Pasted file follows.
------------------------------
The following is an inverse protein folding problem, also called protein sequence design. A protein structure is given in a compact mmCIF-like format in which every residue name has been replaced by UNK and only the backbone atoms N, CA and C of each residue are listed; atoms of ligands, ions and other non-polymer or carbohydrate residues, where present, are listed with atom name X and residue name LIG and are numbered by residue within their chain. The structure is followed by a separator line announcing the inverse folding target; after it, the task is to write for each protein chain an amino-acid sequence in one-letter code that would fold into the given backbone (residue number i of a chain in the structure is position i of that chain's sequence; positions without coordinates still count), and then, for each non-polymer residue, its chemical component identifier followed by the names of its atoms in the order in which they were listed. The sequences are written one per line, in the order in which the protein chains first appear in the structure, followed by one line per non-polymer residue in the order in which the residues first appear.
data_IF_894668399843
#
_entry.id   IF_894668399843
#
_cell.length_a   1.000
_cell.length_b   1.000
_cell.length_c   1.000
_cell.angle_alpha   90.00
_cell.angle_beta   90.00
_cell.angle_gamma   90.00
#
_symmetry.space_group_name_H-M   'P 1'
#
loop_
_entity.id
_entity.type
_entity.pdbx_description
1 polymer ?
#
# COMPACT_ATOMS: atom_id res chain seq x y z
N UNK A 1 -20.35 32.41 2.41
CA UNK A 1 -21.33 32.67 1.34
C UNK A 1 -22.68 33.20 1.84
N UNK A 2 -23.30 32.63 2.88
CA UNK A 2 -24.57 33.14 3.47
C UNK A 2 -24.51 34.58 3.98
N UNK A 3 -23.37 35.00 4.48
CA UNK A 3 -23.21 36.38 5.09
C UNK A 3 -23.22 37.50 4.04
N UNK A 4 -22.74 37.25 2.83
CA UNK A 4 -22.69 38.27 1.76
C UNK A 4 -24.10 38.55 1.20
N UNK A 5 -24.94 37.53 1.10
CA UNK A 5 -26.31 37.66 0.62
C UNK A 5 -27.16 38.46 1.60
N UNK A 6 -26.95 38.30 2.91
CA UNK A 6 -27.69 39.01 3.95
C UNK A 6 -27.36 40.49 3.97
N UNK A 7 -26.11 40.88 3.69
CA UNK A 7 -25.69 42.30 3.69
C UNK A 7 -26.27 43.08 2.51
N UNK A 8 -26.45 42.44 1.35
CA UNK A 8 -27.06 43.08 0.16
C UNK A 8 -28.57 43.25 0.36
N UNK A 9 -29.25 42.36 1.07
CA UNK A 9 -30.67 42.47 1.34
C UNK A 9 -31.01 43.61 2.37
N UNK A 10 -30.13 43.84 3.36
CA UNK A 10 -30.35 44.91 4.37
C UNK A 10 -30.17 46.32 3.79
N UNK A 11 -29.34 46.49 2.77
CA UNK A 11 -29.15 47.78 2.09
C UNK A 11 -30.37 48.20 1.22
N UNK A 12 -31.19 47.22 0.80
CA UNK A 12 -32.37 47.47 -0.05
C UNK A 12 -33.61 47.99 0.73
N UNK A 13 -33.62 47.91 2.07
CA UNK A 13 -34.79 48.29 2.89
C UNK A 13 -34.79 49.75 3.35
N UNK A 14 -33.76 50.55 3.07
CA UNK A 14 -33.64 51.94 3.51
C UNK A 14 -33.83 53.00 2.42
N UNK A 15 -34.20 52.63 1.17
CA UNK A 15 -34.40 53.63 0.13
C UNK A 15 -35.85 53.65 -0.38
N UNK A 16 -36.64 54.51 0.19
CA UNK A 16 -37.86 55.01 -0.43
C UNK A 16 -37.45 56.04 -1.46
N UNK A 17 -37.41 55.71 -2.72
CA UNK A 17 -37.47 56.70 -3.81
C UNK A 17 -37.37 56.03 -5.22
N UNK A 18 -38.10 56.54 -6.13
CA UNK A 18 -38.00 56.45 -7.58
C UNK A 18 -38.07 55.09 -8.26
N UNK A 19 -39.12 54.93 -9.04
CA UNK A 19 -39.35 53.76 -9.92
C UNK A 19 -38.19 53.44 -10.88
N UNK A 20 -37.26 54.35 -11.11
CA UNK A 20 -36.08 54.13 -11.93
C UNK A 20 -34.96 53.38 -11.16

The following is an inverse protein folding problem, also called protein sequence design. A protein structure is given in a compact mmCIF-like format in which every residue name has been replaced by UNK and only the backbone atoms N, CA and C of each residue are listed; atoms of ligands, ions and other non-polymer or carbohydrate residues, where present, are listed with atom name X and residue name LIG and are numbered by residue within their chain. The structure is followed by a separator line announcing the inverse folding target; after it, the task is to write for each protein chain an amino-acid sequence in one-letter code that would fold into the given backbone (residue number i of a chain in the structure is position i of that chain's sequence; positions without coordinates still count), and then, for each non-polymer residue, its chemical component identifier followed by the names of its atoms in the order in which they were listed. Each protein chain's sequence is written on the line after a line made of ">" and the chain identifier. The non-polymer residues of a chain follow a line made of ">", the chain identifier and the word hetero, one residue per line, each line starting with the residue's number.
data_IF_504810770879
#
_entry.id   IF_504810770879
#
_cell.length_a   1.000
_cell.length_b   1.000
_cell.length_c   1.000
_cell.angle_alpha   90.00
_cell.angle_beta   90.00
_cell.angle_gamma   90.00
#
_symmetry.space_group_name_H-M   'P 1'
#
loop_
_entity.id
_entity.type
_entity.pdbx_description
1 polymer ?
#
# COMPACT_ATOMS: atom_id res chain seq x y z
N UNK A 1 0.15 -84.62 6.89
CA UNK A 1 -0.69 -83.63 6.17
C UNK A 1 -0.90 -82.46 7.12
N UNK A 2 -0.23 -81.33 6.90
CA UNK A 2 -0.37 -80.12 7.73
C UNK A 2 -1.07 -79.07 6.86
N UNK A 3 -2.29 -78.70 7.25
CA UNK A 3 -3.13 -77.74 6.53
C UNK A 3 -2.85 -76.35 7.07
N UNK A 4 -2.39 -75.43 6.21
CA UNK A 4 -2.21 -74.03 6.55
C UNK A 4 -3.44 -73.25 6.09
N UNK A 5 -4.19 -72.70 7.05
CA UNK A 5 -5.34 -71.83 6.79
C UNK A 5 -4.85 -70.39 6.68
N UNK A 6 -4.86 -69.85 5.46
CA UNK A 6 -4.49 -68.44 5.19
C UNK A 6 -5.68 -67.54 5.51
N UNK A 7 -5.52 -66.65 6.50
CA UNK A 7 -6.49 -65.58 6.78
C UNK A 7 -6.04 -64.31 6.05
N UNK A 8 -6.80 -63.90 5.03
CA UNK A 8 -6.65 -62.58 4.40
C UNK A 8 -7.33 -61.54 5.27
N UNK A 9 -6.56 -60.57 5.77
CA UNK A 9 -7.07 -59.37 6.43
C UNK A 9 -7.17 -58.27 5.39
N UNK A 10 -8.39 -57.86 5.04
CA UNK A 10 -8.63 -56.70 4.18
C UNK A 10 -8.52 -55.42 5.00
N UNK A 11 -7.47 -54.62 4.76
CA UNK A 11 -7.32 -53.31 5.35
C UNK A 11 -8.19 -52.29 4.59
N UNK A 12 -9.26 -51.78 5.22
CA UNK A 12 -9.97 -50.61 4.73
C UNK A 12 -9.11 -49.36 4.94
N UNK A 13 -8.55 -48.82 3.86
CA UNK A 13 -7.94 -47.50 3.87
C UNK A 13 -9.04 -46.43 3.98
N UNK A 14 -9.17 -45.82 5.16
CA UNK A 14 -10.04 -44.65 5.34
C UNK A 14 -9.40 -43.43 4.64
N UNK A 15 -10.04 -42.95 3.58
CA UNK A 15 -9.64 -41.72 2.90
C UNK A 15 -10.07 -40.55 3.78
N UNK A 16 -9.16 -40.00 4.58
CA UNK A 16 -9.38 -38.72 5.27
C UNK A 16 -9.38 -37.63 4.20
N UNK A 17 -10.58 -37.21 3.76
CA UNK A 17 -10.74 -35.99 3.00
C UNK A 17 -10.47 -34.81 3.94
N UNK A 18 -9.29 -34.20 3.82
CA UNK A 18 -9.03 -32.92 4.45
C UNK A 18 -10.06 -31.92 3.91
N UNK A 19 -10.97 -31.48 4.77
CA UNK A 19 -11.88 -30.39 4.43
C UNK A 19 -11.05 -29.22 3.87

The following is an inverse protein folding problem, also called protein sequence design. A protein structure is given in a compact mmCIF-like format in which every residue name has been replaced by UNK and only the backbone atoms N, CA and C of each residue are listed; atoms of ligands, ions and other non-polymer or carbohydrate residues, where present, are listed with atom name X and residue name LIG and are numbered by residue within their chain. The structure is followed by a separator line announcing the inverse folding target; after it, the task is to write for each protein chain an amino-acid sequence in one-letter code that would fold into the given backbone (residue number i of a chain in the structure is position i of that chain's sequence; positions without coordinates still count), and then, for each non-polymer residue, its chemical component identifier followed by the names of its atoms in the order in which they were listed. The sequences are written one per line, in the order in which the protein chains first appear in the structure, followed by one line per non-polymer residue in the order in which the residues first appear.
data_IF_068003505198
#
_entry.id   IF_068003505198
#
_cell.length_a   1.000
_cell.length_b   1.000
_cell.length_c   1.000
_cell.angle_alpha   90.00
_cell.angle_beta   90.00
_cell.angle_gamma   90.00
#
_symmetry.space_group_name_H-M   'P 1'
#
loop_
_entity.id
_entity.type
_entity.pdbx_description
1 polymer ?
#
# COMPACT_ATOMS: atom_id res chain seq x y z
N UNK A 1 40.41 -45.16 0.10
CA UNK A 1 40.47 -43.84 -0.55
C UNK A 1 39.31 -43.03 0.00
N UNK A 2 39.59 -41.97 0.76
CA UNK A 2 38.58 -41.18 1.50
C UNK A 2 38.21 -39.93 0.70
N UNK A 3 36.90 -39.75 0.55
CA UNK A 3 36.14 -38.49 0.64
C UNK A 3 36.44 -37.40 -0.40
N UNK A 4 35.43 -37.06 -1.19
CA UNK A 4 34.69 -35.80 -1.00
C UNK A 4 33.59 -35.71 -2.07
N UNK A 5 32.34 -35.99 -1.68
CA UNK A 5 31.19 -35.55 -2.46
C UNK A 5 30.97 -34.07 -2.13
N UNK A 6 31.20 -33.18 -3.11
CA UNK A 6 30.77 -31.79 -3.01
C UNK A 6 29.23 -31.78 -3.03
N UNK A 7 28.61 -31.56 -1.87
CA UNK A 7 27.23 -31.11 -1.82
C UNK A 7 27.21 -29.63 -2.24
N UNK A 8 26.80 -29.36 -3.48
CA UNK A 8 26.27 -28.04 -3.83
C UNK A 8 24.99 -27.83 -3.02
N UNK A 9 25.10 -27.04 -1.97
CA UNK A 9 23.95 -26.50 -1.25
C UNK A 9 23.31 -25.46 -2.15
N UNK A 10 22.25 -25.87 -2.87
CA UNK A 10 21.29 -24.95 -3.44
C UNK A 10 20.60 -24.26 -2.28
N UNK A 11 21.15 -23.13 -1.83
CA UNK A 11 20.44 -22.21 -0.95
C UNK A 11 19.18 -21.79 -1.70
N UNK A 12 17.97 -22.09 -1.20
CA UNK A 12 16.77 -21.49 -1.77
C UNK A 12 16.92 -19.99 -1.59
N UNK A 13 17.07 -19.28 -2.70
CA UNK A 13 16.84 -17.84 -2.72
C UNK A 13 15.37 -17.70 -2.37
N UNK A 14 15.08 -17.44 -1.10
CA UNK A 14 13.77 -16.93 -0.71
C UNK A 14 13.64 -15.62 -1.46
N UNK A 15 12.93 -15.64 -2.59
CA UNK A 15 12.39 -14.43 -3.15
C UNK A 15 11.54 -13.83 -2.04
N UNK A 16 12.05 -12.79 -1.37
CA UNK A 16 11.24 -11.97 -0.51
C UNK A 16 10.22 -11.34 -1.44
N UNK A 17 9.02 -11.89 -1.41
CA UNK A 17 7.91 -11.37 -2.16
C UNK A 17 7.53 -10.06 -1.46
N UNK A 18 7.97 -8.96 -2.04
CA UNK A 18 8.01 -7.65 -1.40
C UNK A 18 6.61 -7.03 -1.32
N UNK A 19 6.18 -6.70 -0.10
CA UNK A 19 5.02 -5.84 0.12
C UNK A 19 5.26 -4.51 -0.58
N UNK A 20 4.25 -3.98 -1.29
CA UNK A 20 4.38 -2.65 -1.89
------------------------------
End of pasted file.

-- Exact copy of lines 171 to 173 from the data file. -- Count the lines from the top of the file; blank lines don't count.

#
_symmetry.space_group_name_H-M   'P 1'
#